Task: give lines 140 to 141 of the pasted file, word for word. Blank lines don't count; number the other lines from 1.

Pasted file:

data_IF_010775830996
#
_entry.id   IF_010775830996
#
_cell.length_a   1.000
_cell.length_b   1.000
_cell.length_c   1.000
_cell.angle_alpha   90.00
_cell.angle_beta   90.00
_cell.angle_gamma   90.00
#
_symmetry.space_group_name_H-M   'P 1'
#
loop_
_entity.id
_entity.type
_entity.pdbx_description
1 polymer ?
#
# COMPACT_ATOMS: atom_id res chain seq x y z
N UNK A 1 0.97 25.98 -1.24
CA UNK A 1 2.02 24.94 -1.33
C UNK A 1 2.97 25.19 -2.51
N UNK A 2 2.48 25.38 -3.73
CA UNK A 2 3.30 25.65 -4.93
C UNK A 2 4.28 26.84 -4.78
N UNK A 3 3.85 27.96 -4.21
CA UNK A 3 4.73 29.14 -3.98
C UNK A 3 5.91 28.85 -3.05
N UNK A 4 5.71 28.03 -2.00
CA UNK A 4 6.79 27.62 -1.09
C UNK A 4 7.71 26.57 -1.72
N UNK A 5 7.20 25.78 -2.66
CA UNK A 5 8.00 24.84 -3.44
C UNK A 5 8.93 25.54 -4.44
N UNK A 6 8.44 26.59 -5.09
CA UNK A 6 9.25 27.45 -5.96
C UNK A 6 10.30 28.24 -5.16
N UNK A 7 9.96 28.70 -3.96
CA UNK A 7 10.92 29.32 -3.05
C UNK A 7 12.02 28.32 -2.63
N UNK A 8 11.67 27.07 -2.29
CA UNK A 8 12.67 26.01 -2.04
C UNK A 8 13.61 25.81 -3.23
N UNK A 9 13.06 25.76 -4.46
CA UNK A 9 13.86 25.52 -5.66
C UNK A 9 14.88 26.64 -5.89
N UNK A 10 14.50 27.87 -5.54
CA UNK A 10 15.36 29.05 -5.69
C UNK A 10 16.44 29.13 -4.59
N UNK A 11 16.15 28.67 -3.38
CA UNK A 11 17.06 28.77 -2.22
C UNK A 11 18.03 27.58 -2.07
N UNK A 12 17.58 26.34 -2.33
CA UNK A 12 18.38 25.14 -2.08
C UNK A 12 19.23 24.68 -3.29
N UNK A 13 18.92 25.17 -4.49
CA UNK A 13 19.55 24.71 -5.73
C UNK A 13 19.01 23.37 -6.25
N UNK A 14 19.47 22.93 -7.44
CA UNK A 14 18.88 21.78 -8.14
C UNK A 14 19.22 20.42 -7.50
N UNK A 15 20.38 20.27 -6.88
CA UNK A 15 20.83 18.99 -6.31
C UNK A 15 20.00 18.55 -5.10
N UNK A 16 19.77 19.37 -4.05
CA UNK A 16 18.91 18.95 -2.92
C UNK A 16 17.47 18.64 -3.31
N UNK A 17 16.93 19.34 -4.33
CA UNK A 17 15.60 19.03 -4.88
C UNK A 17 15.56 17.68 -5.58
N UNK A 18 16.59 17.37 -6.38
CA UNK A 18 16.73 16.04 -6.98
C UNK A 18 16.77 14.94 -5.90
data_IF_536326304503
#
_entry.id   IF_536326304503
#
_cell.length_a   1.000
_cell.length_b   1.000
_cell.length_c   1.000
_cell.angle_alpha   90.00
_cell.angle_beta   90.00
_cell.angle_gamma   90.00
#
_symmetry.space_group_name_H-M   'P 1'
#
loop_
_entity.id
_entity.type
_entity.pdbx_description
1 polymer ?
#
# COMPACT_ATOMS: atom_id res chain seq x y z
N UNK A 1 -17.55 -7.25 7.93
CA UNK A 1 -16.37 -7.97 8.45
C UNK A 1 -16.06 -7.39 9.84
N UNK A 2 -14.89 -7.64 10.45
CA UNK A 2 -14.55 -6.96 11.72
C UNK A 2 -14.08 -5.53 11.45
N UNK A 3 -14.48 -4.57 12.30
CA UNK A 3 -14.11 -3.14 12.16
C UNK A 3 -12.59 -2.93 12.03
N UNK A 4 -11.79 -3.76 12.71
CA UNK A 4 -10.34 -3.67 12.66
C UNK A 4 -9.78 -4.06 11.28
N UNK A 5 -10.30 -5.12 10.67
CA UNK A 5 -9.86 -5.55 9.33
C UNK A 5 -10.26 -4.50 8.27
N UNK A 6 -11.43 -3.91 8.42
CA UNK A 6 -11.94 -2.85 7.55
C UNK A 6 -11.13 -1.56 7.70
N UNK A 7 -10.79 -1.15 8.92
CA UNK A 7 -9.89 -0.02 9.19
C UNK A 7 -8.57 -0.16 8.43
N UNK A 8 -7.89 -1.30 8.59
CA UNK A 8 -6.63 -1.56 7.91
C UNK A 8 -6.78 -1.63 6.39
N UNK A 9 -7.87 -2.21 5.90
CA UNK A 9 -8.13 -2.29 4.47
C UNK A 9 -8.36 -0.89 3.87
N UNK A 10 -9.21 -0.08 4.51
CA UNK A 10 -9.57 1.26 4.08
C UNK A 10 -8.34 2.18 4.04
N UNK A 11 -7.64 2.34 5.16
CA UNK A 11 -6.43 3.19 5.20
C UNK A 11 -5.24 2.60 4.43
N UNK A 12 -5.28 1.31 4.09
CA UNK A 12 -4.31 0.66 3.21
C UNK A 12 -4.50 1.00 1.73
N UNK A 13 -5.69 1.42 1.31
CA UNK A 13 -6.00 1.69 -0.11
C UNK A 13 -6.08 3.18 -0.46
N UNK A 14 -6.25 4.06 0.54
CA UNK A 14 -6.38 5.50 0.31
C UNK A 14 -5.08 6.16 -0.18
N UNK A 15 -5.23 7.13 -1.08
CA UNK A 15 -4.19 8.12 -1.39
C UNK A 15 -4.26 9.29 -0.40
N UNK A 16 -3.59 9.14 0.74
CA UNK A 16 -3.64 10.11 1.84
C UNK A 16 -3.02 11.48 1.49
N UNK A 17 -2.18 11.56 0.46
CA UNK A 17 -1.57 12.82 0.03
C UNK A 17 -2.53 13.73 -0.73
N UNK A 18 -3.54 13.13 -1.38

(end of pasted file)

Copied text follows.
N UNK A 16 -3.59 9.14 0.74
CA UNK A 16 -3.64 10.11 1.84